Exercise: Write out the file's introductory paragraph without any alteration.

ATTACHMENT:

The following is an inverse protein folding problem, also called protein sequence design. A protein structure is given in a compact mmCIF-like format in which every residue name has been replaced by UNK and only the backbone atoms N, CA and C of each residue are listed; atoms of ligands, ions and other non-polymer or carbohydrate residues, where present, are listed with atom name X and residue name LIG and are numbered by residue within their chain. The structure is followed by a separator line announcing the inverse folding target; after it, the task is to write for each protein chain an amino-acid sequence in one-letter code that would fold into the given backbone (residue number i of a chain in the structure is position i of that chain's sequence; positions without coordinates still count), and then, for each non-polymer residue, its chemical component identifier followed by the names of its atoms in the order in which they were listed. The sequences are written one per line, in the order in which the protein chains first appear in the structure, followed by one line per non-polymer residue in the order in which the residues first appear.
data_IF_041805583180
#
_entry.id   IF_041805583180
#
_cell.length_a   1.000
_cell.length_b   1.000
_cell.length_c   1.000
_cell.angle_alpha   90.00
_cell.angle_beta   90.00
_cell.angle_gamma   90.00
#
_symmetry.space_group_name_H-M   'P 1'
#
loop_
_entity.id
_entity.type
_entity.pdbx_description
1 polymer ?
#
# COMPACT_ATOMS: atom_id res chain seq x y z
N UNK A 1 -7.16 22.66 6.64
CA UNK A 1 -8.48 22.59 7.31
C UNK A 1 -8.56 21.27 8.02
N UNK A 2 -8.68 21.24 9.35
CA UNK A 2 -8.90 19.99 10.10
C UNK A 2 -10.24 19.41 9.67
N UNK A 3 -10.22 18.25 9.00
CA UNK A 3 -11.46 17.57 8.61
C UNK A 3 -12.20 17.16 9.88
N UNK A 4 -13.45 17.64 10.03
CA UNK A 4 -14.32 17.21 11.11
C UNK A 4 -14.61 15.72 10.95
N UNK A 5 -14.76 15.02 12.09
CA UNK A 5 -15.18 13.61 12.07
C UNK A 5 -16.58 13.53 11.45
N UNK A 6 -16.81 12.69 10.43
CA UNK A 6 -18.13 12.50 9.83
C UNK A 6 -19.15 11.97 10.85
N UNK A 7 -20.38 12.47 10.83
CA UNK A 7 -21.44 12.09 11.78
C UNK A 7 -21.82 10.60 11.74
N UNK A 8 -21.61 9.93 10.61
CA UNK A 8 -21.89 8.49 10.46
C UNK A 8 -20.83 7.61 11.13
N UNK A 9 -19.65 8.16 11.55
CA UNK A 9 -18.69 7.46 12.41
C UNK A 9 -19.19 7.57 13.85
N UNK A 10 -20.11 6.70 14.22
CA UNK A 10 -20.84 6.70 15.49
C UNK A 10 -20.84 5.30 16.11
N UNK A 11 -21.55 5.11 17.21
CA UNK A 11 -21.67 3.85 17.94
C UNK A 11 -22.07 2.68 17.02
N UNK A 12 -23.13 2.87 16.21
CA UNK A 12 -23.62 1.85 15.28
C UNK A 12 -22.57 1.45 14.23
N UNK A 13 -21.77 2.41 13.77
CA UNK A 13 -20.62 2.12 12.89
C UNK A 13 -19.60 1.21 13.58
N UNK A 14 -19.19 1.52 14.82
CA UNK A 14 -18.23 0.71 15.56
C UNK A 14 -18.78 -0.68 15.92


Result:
The following is an inverse protein folding problem, also called protein sequence design. A protein structure is given in a compact mmCIF-like format in which every residue name has been replaced by UNK and only the backbone atoms N, CA and C of each residue are listed; atoms of ligands, ions and other non-polymer or carbohydrate residues, where present, are listed with atom name X and residue name LIG and are numbered by residue within their chain. The structure is followed by a separator line announcing the inverse folding target; after it, the task is to write for each protein chain an amino-acid sequence in one-letter code that would fold into the given backbone (residue number i of a chain in the structure is position i of that chain's sequence; positions without coordinates still count), and then, for each non-polymer residue, its chemical component identifier followed by the names of its atoms in the order in which they were listed. The sequences are written one per line, in the order in which the protein chains first appear in the structure, followed by one line per non-polymer residue in the order in which the residues first appear.